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8. Make Your Own Household Cleaners
To keep the home free of dirt, grime, bacteria, and other debris, it’s important to clean the home regularly, especially in food preparation areas. You can head to a nearby store or even go online to get cleaning products to help with this ongoing task. If you are looking to save money, you also can make your own household cleaners.
One such DIY solution is to mix 2 cups of water with ¼ cup of vinegar to create a DIY glass cleaner. Another option is mixing 4 tablespoons of baking soda with 1 quart of warm water for a simple all-purpose cleaning solution.
9. Install a Clothesline
While a dryer can rapidly dry your clothes, towels, and sheets, it will require electricity and possibly gas to operate the machine. Instead of paying high utility bills, invest in a clothesline for the home and take advantage of the sun and wind to dry your laundry naturally. Even if you live in an apartment or condo, a small clothesline can go across the balcony to help reduce the amount you spend to dry your laundry. Or try a compact clothesline that fits in the utility room, like this portable collapsible clothesline at Home Depot.
10. Grow Your Own Vegetables
In many cases, people purchase fresh vegetables from the grocery store and leave them to sit in the refrigerator for days until the food is no longer safe to eat, then they throw the old food out. To save money on your grocery bills, consider planting some of your favorite vegetables in the yard or even in an indoor planter. As the vegetables grow, you can harvest them when you need them instead of sticking them in the fridge to slowly go bad. You can also plant your own herbs and spices to add a touch of flavor to your favorite meals.
11. Switch to LED Light Bulbs
Regular incandescent bulbs are slowly burning through the money in your wallet with short lifespans and costly energy consumption. Make the switch to LED bulbs, which use at least 75 percent less energy and last up to 25 times longer than incandescent bulbs. This doesn’t need to happen in one complete sweep. Just make sure to replace each burned-out incandescent bulb with a compatible LED bulb until the entire home has been converted. We like these daylight LED bulbs with a 10,000-hour lifetime at Amazon, the best value pick in our list of best LED light bulbs.
12. Plant Trees
Although among ways to save money at home that won’t pay off immediately, with a little patience, planting a few trees can lower energy costs. For instance, plant a couple of shade trees on the south and west sides of the home to protect the windows and walls from the heat of the sun while fully leafed out in summer. This lowers air temperature indoors and reduces cooling costs. Planting evergreen trees or dense shrubs on the north side of the home can act as a barrier to biting winter winds.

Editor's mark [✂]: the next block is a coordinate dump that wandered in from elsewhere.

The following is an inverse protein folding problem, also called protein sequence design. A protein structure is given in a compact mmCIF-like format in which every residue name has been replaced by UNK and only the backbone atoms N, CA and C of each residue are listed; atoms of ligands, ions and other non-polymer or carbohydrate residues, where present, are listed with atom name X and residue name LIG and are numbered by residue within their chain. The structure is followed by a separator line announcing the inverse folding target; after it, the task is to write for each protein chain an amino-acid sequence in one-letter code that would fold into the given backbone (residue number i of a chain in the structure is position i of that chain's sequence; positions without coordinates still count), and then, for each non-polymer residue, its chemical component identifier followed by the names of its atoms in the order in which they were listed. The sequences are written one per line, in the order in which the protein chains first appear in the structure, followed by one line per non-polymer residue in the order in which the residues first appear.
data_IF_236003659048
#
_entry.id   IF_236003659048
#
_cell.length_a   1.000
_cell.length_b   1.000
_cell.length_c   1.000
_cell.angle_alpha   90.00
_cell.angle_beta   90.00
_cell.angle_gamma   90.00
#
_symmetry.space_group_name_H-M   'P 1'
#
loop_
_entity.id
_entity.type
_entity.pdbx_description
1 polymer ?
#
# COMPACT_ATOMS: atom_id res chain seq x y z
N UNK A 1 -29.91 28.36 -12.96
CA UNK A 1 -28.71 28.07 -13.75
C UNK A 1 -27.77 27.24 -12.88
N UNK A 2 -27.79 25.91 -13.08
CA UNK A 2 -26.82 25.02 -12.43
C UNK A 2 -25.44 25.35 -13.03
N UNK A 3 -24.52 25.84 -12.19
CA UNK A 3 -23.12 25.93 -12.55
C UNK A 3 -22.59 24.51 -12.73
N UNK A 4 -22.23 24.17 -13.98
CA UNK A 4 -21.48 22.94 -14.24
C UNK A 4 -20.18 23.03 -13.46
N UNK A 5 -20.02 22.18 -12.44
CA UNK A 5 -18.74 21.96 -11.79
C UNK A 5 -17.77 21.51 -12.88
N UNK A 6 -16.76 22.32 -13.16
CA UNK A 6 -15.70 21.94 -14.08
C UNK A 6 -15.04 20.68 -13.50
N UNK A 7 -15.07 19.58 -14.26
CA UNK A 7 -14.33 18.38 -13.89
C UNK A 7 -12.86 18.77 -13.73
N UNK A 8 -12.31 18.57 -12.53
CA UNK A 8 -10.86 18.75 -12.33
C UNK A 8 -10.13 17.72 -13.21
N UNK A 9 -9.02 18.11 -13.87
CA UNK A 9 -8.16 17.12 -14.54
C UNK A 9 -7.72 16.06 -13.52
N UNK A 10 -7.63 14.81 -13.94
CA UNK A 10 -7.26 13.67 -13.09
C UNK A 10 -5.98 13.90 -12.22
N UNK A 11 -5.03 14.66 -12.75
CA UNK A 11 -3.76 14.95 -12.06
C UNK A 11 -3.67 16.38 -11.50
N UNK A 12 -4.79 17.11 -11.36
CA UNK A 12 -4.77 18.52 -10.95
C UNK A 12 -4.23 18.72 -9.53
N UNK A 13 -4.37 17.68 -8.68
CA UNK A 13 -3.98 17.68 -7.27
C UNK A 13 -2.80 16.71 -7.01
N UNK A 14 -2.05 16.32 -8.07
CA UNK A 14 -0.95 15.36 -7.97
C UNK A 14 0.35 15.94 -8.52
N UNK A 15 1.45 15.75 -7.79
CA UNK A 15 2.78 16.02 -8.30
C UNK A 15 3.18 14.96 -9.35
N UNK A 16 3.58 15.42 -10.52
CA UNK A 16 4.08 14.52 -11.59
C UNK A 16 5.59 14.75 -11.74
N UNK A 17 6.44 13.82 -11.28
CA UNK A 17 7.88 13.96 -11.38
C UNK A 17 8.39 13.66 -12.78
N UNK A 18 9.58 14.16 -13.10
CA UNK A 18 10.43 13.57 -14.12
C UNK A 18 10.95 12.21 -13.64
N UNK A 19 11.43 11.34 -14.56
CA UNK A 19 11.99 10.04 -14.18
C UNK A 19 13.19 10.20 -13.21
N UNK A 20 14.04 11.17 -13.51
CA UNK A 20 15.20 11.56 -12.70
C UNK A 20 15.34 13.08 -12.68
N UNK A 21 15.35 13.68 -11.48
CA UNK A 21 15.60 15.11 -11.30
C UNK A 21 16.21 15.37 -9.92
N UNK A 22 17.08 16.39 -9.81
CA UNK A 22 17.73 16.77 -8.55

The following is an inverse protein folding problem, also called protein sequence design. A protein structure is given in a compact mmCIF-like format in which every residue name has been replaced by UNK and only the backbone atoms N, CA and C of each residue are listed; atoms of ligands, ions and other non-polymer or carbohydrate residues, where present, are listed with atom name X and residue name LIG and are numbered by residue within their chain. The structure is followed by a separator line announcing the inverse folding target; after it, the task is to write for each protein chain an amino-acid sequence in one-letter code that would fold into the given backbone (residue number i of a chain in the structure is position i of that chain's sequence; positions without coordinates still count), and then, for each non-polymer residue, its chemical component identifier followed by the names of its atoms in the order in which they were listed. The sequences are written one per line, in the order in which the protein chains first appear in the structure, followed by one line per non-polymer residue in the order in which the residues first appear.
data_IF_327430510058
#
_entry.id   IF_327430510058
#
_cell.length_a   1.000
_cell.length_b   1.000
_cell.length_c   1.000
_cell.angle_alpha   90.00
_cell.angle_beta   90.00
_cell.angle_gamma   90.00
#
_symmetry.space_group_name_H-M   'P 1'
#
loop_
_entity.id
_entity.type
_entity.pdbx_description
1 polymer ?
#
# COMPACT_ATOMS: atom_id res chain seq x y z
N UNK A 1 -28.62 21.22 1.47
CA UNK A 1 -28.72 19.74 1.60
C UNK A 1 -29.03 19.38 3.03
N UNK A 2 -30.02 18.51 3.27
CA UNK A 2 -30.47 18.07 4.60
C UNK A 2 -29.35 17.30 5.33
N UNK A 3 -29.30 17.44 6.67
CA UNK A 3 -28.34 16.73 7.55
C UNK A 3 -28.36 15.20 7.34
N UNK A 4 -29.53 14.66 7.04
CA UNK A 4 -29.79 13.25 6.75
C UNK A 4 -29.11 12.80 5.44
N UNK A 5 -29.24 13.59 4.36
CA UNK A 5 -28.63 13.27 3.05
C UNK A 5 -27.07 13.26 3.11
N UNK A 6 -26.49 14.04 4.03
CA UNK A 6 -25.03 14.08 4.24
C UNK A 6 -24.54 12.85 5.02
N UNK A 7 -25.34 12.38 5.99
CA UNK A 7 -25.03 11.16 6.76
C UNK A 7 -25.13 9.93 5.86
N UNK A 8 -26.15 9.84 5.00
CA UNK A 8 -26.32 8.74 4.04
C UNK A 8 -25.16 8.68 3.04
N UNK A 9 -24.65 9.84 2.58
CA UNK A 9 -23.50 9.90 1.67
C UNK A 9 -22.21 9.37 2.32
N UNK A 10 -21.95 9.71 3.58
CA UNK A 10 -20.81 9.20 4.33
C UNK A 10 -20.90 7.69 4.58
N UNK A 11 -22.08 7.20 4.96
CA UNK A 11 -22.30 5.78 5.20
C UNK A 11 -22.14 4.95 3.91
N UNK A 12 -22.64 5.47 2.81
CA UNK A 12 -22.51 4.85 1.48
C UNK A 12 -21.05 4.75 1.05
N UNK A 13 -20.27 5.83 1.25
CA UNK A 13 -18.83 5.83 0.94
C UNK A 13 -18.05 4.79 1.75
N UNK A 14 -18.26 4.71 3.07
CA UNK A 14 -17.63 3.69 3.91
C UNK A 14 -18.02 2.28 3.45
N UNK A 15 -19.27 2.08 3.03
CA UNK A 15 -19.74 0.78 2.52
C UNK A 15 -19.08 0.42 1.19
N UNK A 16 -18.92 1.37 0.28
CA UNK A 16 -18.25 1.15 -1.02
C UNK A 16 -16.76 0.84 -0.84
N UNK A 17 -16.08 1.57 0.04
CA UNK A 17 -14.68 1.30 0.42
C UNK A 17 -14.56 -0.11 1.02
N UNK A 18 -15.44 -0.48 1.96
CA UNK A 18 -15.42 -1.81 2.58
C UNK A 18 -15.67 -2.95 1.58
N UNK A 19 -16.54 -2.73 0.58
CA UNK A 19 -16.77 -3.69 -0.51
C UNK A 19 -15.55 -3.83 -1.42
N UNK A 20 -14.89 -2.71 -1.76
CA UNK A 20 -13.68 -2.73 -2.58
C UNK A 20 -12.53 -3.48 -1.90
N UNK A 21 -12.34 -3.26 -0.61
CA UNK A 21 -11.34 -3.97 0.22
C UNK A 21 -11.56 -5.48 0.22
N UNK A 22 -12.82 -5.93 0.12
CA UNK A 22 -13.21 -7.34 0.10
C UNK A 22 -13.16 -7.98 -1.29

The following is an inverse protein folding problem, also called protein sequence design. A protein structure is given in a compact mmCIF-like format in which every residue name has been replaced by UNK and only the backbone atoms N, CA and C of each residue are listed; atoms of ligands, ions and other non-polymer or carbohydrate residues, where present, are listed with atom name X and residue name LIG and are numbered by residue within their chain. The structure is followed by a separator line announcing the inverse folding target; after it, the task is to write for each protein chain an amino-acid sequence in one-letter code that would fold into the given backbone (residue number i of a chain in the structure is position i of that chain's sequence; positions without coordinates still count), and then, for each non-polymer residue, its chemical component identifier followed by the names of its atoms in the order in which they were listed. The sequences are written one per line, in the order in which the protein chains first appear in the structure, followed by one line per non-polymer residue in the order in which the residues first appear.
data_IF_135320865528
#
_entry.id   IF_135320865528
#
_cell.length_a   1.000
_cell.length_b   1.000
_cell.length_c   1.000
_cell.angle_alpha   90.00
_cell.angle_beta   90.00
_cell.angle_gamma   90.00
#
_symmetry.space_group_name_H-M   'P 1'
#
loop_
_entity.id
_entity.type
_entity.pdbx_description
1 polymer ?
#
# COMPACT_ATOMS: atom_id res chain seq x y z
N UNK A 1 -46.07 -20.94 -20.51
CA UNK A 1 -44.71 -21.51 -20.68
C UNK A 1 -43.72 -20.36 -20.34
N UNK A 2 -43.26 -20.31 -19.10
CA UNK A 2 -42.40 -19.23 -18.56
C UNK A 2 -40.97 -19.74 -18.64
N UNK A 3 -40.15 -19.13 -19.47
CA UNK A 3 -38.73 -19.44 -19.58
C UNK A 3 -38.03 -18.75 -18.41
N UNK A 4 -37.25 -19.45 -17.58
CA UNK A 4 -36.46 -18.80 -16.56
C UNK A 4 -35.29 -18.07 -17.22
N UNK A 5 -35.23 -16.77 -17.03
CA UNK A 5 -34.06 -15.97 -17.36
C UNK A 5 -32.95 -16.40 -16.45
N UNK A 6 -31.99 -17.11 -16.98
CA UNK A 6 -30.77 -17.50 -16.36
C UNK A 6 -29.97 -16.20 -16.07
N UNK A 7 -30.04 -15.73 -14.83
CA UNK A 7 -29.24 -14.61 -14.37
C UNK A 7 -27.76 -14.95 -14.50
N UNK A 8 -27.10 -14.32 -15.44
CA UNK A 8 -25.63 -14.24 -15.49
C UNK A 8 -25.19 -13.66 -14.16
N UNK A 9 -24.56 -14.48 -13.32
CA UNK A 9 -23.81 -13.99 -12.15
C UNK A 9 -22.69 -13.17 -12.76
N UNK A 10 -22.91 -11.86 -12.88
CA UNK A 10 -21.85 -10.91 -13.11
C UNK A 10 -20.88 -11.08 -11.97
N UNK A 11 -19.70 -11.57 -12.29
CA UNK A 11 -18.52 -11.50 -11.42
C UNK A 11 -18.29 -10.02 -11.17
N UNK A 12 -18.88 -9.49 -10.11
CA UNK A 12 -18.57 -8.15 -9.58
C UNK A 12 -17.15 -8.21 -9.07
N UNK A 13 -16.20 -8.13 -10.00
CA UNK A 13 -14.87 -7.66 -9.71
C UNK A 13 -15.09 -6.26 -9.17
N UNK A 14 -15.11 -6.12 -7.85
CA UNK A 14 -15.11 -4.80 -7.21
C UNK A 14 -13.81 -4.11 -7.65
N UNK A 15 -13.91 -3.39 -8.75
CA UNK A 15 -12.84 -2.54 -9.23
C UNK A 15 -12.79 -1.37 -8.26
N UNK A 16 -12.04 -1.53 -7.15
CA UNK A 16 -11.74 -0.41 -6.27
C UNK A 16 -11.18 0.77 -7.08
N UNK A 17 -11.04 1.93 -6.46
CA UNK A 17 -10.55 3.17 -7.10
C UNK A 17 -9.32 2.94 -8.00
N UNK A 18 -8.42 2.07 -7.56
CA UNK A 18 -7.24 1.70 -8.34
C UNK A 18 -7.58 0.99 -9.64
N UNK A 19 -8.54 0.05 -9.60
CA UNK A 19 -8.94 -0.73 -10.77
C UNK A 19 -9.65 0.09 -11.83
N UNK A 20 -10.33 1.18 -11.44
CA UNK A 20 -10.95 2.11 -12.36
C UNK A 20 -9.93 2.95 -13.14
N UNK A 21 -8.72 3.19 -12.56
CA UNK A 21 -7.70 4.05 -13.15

13. Use a Toaster Oven When Possible
Not every meal requires a full oven to cook or bake the food. When preparing a small meal for one or two people, it’s more cost-effective and timesaving to use a toaster oven instead of a full-size oven. On average, a toaster oven only uses about ½ to ⅓ of the power that a full-size oven will use to cook the same meal. So, unless you are cooking for the whole family, use the toaster oven when possible to save on energy costs. The Oster Toaster Oven at Amazon, the top pick in our researched guide to the best toaster oven, has convection cooking and can accommodate a 12-inch pizza.
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14. Cut Back on Disposable Items
Consumers purchase a wide variety of disposable items every month, like paper cups, paper plates, plastic cutlery, and paper towels. Instead of spending money every month to re-up your stock of disposable items, consider purchasing more permanent solutions that you can clean after each use. These items don’t need to break the budget. Head online or to a local dollar store to pick up some inexpensive plates, cups, cutlery, and machine-washable towels to reduce your monthly costs.
15. Take Advantage of Slow Cookers
Preparing a single portion of food for one person can lead to unexpected costs. Each time you prepare food, you need to wash the pots, pans, dishes, and any utensils that were used. Each meal might require purchasing individually wrapped items in small quantities. However, if you purchase food in bulk to prepare a large meal in a slow cooker, then you can store leftover food in the fridge or freezer to heat up later in the week.
The Instant Pot NOVA 6, the top pick in our researched guide to the best slow cookers, combines slow cooking with pressure cooking and comes in an 8- or 10-quart size for bulk meal prep. This method of cooking reduces the amount of dishes to wash, lowering energy costs. You can purchase bulk packages of food that are less expensive per serving and spend less time preparing food throughout the week, lending more time to relaxing, going to the gym, or reading a new book.